Physical Therapy Students Support Nashville’s More Than Pink Walk

PT Student Volunteers

On Oct. 26 more than 5,000 people came out to the Maryland Farms YMCA to support the fight against breast cancer. The weather for Saturday’s Susan G. Komen More Than Pink Walk was rainy, but that did not dampen the enthusiasm for a wonderful celebration of survivors and a great fundraiser to help end breast cancer. The Belmont University School of Physical Therapy again brought over 120 student volunteers to the event to assist with village/course setup and takedown, to serve as walk marshals at the start/finish line and throughout the course, to hand out water and bananas at the finish, and to help manage the crowd.

School of Physical Therapy Program Chair Gary Austin said, “To see our physical therapy students come together as one is a true blessing. I was able to watch them step up in their volunteer effects on multiple levels. From getting the start/finish line finalized to helping ‘pump up the crowd’ when they joined in on the Village dance party and then lead the survivors to the starting line.  The students were amazing as they cheered on the walkers and survivors as they cross the finish line. We all truly enjoy these moments because we get to remember that we can make a difference in many ways, even by just helping at events to support an important cause.”

Physical Therapy Professor Dr. Michael Voight, who serves on the Susan G Komen Board of Directors, was co-race course chairman for this year’s More Than Pink Walk. Voight says that he initially chose to support Komen because of the fact that up to 75% of net proceeds raised remain in the affiliate service area. The remaining 25% goes towards lifesaving research in all areas of breast cancer, from basic biology to prevention to treatment to survivorship. The funds raised are vital to providing screening mammograms, diagnostic testing and treatment support through annual Community Grants Programs. The community grant program helps to provide funding to other local nonprofits and researchers. Voight says, “These nonprofits and researchers are working on the front lines to battle breast cancer, educating both women and men on the value of early detection and promoting awareness to low-income and non-insured individuals. To date Komen Greater Nashville has provided more than 397 grants totaling $10.1 million in screening, treatment and educational services to the women of Middle Tennessee. By giving resources, we can help them eradicate this problem.”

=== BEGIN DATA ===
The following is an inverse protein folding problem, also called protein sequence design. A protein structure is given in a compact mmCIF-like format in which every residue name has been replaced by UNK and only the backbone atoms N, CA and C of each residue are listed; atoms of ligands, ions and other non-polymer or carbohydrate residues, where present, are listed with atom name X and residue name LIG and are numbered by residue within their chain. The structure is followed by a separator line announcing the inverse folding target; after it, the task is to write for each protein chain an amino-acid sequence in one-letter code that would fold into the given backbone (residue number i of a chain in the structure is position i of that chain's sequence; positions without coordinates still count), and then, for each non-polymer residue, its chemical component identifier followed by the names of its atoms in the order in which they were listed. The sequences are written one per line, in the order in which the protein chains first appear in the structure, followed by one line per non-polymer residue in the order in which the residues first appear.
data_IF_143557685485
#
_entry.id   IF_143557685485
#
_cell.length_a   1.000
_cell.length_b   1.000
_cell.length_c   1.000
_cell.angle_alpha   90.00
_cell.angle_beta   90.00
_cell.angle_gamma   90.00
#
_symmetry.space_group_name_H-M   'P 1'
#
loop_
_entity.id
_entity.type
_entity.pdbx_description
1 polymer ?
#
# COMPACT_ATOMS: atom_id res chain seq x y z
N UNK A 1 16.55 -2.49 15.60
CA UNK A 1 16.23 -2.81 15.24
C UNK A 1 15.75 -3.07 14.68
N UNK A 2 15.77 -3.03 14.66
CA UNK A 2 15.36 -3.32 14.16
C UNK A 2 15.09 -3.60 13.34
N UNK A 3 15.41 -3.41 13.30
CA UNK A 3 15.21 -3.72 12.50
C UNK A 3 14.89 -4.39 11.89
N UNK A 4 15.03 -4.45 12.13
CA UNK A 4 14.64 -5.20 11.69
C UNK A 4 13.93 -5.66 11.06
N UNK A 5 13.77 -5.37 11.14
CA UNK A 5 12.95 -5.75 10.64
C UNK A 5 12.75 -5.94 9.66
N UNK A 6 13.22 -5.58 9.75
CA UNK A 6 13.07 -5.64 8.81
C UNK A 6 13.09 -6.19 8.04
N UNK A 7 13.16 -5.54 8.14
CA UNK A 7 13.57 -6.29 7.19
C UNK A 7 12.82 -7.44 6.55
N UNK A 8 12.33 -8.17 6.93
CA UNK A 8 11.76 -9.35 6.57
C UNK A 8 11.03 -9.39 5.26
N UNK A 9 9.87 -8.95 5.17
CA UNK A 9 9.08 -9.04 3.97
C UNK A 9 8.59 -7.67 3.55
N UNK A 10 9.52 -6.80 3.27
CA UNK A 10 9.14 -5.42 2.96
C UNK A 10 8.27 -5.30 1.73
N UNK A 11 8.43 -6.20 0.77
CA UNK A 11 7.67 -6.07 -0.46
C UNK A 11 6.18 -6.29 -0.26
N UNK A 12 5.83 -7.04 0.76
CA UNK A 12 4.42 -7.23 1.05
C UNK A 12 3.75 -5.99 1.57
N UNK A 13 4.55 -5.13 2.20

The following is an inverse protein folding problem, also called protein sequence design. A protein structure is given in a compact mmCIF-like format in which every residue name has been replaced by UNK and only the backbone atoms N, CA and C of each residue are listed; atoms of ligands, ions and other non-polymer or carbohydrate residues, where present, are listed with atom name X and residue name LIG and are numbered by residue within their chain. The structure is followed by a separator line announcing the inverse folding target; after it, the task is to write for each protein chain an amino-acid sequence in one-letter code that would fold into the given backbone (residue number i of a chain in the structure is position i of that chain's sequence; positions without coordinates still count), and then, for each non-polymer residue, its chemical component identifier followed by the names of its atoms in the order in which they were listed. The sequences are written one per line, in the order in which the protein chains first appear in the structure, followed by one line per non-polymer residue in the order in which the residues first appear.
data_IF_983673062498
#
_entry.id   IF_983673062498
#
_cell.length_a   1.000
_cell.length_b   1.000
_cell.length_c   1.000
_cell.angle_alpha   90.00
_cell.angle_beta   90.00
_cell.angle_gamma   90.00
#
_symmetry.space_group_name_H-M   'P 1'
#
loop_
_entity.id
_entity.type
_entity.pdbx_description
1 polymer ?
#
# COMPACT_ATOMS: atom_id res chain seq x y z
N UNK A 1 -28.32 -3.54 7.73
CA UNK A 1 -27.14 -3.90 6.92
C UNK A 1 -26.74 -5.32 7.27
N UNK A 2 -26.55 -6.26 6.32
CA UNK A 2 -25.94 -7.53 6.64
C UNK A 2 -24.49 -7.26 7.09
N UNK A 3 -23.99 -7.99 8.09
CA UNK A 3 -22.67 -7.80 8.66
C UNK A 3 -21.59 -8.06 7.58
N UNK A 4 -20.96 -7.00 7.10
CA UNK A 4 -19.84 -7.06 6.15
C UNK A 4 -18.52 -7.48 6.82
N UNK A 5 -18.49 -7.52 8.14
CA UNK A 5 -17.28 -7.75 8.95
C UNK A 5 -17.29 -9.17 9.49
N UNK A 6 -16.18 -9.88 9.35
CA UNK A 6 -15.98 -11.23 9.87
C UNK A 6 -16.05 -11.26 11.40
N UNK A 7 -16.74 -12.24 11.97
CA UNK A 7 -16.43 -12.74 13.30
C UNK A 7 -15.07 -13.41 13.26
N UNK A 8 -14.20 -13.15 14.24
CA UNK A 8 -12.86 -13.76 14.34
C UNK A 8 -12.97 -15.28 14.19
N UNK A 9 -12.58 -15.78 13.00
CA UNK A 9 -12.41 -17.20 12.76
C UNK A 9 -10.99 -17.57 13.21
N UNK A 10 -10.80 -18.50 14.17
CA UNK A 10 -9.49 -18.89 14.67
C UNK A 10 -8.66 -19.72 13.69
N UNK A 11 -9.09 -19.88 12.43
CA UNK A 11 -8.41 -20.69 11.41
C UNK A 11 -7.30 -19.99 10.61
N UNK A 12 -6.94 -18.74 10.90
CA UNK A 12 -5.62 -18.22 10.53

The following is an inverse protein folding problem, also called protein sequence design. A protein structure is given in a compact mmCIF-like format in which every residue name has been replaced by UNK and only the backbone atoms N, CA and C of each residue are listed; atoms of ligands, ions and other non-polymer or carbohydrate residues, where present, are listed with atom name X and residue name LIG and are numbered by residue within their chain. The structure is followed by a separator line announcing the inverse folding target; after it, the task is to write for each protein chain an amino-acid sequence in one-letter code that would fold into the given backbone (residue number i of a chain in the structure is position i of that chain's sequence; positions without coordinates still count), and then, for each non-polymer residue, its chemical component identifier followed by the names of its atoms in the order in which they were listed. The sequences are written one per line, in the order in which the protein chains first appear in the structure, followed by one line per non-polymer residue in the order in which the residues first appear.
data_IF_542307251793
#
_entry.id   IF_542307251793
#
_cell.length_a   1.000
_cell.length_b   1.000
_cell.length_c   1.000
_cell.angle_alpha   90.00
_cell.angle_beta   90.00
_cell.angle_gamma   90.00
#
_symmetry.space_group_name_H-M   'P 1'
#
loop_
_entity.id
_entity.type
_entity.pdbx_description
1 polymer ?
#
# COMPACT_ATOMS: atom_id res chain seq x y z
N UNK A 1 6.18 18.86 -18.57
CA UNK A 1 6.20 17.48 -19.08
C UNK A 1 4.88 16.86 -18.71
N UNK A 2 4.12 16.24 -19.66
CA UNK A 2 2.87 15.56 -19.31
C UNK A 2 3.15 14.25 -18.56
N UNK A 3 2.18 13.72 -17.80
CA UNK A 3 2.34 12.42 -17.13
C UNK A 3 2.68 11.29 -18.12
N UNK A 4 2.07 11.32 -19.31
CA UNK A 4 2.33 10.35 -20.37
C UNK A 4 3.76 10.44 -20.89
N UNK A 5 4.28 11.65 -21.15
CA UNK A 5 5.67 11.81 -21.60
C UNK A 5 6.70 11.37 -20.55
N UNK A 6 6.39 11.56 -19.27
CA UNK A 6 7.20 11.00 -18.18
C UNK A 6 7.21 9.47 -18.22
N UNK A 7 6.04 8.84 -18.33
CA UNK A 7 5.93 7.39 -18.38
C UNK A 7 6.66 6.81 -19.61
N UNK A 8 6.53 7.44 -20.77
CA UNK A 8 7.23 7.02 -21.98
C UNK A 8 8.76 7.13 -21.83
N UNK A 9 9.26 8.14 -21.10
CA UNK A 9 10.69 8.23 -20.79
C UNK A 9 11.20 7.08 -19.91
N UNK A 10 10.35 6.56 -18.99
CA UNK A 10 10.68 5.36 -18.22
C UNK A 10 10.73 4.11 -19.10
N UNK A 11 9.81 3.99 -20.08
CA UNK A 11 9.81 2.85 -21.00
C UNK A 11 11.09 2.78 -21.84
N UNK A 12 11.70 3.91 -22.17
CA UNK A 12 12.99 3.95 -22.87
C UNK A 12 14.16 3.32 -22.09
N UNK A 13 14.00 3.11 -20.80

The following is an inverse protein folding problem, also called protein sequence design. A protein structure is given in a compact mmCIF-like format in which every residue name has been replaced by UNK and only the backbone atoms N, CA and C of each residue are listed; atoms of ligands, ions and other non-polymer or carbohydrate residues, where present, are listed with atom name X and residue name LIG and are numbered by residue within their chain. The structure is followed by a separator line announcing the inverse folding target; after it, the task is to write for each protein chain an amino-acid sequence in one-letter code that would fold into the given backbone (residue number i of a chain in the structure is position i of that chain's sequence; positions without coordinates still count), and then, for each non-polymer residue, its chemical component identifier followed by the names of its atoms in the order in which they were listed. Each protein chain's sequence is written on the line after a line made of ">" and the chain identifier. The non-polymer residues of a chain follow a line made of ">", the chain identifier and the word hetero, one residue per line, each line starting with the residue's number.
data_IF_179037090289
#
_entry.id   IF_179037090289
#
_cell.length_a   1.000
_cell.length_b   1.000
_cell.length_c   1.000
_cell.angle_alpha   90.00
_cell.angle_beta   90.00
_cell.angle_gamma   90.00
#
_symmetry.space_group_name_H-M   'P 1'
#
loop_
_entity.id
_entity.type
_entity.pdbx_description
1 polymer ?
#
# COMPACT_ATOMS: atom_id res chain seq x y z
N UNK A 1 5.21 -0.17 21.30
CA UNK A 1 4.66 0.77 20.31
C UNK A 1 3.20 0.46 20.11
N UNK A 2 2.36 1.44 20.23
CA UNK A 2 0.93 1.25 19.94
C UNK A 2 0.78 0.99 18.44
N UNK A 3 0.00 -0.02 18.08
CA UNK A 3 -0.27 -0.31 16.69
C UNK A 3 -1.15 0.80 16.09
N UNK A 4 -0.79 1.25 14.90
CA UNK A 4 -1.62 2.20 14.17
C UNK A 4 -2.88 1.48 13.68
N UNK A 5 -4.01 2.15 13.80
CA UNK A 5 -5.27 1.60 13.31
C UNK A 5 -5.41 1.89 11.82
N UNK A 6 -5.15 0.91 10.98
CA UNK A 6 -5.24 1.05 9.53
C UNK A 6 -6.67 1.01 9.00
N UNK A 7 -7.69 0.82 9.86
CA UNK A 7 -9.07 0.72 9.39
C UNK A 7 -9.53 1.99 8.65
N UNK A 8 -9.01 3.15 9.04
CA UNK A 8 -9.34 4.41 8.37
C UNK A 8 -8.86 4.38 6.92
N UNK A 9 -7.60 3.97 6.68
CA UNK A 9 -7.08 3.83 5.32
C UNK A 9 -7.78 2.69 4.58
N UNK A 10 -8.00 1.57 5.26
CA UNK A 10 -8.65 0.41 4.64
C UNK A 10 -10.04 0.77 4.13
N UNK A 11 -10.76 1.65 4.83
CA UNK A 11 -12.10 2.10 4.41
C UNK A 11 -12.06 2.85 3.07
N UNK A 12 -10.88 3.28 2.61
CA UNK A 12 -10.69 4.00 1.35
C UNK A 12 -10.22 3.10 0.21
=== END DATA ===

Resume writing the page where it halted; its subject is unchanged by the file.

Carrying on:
To put on an event of this magnitude requires a lot of advance planning and work.  While the planning began months before the walk, the real work begins the week of the walk.  Students assisted early in the week at the storage facility through packing and loading of supplies into cargo trucks.  As the walk drew near, many showed up the day before the race and worked on last minute preparations for the walk. Then on the day of the walk, over 120 students showed up at 7 a.m. to begin final preparations for the day. Voight stated, “I was truly amazed at the work going on long before participants started coming in, everyone was working hard in the rain on finishing the last minute preparations. This was no small effort. However, when I saw those hundreds of survivors that had walked in the race and were so happy to have finished, it made it all worthwhile. It was one more victory against this disease. This would not have happened had it not been for all help provided by the students from Belmont.” 

Adjunct professor, Belmont School of PT alumni and More Than Pink course co-chair Ashley Campbell had this to say: “I began my involvement with SGK Race for the Cure 10 years ago as a 3rd year PT student. I had no idea at the time that this would become a passion for me, but you’d be hard pressed to find an individual who has not been directly affected by breast cancer these days, and that is a problem. SGK is committed to finding a cure, and in the meantime provides crucial education and prevention to those who need it most. I am honored to be a Belmont PT Alumni, and each year that I have been involved the PT students continue to impress me more and more.” 

Student leader Beau Kovach concluded, “Sometimes when we are in classes and constantly studying, we lose sight of why we wanted to be a part of this profession. This is my third year of involvement, and I am reminded at all of our volunteering events, but especially the More Than Pink Walk, that this is why I wanted to be a physical therapist in the first place. We are here to serve, to help promote a healthier and more positive world in any way we can.”